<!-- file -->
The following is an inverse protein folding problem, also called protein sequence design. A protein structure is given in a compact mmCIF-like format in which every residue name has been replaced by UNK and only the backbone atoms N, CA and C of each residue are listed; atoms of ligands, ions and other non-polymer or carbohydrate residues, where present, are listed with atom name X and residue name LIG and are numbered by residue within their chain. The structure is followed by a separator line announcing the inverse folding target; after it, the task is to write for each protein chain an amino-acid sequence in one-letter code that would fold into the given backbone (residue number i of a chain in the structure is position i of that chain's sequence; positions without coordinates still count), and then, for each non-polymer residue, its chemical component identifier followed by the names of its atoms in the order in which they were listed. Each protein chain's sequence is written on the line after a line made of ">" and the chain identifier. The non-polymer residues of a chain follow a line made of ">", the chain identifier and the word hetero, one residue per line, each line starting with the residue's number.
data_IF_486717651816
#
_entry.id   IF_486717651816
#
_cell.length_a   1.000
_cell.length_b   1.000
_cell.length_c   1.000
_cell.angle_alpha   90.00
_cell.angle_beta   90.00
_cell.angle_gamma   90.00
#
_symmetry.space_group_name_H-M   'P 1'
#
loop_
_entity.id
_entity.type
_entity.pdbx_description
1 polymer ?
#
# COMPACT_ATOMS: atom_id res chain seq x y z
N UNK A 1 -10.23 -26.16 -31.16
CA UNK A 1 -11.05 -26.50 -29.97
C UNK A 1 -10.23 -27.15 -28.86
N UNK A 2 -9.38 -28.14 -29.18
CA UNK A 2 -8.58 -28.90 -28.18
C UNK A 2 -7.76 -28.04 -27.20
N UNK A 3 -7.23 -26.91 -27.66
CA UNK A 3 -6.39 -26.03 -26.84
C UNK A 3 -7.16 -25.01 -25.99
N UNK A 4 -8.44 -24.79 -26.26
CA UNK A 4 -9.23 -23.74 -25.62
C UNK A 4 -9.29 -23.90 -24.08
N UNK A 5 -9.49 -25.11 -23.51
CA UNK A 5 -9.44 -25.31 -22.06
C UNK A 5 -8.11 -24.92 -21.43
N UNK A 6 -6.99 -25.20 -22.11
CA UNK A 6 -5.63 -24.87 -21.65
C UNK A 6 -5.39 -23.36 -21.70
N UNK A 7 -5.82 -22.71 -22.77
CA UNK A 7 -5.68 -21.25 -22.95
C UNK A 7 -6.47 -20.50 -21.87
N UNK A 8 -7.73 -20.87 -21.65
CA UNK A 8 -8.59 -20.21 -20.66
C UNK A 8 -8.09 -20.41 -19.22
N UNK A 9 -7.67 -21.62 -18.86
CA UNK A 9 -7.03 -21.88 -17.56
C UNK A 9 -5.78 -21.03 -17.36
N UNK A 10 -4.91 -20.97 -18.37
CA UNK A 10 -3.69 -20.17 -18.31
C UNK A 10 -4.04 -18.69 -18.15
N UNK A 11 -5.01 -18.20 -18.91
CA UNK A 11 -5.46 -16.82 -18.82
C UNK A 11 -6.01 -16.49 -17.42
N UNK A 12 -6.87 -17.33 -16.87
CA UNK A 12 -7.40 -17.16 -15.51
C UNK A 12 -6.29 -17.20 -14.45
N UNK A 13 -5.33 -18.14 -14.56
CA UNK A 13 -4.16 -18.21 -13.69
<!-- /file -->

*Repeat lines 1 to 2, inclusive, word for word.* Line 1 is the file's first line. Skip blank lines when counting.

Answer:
The following is an inverse protein folding problem, also called protein sequence design. A protein structure is given in a compact mmCIF-like format in which every residue name has been replaced by UNK and only the backbone atoms N, CA and C of each residue are listed; atoms of ligands, ions and other non-polymer or carbohydrate residues, where present, are listed with atom name X and residue name LIG and are numbered by residue within their chain. The structure is followed by a separator line announcing the inverse folding target; after it, the task is to write for each protein chain an amino-acid sequence in one-letter code that would fold into the given backbone (residue number i of a chain in the structure is position i of that chain's sequence; positions without coordinates still count), and then, for each non-polymer residue, its chemical component identifier followed by the names of its atoms in the order in which they were listed. Each protein chain's sequence is written on the line after a line made of ">" and the chain identifier. The non-polymer residues of a chain follow a line made of ">", the chain identifier and the word hetero, one residue per line, each line starting with the residue's number.
data_IF_486717651816